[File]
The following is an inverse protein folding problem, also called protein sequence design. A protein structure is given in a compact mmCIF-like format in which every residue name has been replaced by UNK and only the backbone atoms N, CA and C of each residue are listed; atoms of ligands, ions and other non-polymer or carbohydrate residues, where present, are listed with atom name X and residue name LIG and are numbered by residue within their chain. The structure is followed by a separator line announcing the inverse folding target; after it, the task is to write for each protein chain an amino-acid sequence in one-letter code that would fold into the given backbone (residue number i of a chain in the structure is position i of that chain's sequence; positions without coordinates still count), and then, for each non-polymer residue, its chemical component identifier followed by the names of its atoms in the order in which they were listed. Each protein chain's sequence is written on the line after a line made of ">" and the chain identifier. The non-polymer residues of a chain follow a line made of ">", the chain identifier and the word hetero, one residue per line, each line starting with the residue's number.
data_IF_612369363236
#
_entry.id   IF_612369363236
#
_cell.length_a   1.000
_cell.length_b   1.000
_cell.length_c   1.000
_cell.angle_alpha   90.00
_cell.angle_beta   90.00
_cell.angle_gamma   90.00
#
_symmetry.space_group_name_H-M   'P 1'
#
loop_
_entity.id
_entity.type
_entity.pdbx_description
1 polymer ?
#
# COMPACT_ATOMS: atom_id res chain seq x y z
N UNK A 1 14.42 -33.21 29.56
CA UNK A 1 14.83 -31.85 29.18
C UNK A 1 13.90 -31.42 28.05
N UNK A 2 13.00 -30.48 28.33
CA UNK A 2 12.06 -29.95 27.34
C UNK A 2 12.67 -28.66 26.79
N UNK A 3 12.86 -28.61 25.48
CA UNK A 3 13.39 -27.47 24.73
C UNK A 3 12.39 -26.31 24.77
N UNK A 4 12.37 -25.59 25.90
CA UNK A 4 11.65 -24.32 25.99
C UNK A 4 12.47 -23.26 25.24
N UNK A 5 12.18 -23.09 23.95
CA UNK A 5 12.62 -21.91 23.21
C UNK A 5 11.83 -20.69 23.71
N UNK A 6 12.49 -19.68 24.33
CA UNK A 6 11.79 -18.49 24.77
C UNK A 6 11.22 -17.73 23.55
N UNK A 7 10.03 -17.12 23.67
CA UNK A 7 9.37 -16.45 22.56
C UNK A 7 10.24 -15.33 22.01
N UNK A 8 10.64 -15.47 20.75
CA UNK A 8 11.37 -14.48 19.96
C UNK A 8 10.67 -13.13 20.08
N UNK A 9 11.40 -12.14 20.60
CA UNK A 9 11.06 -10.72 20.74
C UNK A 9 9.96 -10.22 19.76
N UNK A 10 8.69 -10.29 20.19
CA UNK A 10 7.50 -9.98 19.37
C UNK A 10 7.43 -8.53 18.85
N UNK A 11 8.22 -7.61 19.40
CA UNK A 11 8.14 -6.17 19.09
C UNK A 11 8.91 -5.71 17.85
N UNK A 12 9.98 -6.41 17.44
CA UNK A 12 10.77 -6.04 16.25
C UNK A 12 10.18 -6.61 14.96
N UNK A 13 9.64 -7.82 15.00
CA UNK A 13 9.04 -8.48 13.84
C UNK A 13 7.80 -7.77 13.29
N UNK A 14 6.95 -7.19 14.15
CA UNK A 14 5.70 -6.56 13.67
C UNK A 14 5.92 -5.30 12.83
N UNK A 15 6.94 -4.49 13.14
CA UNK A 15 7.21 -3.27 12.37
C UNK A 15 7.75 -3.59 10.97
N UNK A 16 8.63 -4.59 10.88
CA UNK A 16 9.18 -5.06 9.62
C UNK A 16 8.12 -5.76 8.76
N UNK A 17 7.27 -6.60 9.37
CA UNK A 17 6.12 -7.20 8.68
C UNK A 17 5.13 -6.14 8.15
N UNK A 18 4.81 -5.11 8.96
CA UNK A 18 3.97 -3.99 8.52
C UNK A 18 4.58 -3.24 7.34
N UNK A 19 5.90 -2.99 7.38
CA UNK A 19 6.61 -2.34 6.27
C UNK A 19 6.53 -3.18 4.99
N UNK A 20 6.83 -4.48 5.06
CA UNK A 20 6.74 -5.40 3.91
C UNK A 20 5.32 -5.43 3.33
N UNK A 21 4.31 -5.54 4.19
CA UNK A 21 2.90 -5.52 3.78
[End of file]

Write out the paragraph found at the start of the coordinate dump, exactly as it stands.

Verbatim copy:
The following is an inverse protein folding problem, also called protein sequence design. A protein structure is given in a compact mmCIF-like format in which every residue name has been replaced by UNK and only the backbone atoms N, CA and C of each residue are listed; atoms of ligands, ions and other non-polymer or carbohydrate residues, where present, are listed with atom name X and residue name LIG and are numbered by residue within their chain. The structure is followed by a separator line announcing the inverse folding target; after it, the task is to write for each protein chain an amino-acid sequence in one-letter code that would fold into the given backbone (residue number i of a chain in the structure is position i of that chain's sequence; positions without coordinates still count), and then, for each non-polymer residue, its chemical component identifier followed by the names of its atoms in the order in which they were listed. Each protein chain's sequence is written on the line after a line made of ">" and the chain identifier. The non-polymer residues of a chain follow a line made of ">", the chain identifier and the word hetero, one residue per line, each line starting with the residue's number.